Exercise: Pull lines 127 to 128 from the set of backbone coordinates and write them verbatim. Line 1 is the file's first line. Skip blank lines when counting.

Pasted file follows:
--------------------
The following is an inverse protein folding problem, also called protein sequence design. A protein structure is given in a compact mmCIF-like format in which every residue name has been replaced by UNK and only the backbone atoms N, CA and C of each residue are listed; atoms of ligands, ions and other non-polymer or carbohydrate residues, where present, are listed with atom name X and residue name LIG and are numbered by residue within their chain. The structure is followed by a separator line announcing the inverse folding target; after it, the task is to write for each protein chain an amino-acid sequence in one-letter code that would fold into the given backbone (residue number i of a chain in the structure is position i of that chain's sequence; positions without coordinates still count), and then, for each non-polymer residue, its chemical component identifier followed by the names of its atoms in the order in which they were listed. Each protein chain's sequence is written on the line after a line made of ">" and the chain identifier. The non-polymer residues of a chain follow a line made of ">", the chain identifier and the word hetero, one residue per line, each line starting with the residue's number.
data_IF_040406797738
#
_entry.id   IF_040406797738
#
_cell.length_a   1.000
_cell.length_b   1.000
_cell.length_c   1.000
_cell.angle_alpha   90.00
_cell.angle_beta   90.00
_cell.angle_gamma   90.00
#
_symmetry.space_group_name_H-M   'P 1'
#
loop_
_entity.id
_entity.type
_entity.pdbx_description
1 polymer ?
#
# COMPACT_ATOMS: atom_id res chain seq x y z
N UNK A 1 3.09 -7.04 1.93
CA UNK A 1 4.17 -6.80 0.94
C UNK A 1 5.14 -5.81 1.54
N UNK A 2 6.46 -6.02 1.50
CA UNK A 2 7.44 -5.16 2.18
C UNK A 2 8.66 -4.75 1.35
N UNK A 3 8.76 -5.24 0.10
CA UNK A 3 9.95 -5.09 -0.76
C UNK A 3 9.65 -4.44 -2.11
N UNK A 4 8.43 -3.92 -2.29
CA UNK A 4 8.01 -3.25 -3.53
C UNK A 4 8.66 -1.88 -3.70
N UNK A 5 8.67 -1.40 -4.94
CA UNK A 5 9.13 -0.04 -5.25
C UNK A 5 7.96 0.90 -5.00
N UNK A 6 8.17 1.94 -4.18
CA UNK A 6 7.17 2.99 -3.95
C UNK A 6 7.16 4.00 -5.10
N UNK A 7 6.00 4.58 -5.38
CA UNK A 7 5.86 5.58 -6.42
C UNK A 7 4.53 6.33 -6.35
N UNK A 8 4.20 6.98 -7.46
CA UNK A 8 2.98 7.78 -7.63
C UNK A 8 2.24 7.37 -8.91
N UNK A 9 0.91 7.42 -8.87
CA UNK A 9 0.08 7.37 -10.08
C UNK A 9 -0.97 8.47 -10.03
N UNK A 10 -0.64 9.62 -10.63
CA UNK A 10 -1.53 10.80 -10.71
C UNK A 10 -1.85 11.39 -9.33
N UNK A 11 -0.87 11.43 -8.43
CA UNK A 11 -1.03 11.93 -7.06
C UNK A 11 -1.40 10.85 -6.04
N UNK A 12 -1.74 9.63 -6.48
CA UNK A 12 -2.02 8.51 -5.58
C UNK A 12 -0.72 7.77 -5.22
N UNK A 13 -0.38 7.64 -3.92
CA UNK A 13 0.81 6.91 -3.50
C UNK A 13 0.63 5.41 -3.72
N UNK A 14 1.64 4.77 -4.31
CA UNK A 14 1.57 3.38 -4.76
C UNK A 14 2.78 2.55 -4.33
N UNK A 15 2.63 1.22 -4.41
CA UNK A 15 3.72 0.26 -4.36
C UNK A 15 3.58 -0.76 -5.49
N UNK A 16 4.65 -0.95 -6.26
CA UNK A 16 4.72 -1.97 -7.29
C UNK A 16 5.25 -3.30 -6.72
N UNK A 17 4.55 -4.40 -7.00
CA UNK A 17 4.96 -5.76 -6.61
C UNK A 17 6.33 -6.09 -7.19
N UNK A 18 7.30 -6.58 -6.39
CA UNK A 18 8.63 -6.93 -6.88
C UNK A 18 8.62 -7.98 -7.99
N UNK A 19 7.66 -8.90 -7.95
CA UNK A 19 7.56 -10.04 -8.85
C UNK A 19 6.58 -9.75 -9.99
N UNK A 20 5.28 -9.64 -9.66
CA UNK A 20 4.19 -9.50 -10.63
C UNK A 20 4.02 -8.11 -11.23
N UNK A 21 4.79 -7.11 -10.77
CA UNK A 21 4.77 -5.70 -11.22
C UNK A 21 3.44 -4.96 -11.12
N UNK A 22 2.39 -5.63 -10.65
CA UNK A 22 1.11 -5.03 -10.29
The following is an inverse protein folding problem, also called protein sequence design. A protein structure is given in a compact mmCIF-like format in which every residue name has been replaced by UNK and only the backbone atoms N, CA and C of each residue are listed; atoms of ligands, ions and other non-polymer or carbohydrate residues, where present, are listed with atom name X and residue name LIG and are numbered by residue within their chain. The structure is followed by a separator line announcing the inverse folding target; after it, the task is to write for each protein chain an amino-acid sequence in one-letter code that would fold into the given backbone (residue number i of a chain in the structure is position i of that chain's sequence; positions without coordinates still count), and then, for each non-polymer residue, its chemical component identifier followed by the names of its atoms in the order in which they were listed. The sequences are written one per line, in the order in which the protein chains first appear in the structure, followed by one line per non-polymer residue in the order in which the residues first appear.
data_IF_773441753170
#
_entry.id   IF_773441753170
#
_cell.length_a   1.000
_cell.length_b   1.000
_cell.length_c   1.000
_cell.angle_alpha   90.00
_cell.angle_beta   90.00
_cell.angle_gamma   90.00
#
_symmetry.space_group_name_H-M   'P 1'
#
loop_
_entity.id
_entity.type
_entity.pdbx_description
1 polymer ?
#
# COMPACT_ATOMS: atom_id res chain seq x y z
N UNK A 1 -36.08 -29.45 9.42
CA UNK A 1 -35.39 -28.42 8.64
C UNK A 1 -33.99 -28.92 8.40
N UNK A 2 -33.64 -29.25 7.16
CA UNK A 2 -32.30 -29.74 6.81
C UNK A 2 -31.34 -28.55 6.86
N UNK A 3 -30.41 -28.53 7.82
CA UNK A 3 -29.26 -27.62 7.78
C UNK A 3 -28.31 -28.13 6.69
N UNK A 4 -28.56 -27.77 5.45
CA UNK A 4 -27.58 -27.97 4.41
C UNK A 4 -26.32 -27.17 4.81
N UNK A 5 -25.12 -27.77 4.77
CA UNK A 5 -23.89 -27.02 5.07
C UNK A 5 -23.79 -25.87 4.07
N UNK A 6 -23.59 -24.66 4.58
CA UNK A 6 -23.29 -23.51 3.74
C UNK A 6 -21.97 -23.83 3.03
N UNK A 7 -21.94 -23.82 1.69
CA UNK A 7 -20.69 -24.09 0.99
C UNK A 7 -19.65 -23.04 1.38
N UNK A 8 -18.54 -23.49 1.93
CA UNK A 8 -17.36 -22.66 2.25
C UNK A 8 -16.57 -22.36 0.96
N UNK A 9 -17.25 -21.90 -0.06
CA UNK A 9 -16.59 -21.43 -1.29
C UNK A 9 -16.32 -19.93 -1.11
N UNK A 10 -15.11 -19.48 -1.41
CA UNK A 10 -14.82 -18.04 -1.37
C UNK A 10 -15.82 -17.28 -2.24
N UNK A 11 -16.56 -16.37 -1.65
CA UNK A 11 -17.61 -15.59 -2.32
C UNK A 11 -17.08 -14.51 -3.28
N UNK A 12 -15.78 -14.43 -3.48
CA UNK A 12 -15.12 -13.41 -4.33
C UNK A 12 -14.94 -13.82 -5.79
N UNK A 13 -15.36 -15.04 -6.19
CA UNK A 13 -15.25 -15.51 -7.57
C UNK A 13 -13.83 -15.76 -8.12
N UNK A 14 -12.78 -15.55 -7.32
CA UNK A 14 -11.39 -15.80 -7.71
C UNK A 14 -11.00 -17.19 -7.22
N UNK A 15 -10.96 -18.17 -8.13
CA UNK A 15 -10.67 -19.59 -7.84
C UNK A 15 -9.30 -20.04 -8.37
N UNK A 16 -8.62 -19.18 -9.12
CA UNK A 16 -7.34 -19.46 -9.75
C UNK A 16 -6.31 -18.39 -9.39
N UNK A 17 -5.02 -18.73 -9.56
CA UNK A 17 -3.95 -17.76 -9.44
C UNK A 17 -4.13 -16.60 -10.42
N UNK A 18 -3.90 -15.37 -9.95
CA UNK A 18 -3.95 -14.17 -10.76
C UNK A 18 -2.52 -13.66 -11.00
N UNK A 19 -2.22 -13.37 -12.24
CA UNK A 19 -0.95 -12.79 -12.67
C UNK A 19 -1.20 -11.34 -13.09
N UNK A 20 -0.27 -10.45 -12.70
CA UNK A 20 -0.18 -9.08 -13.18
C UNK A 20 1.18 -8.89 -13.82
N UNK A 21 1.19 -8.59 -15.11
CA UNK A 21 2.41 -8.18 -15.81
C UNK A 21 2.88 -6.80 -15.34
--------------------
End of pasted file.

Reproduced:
CA UNK A 7 -20.69 -24.09 0.99
C UNK A 7 -19.65 -23.04 1.38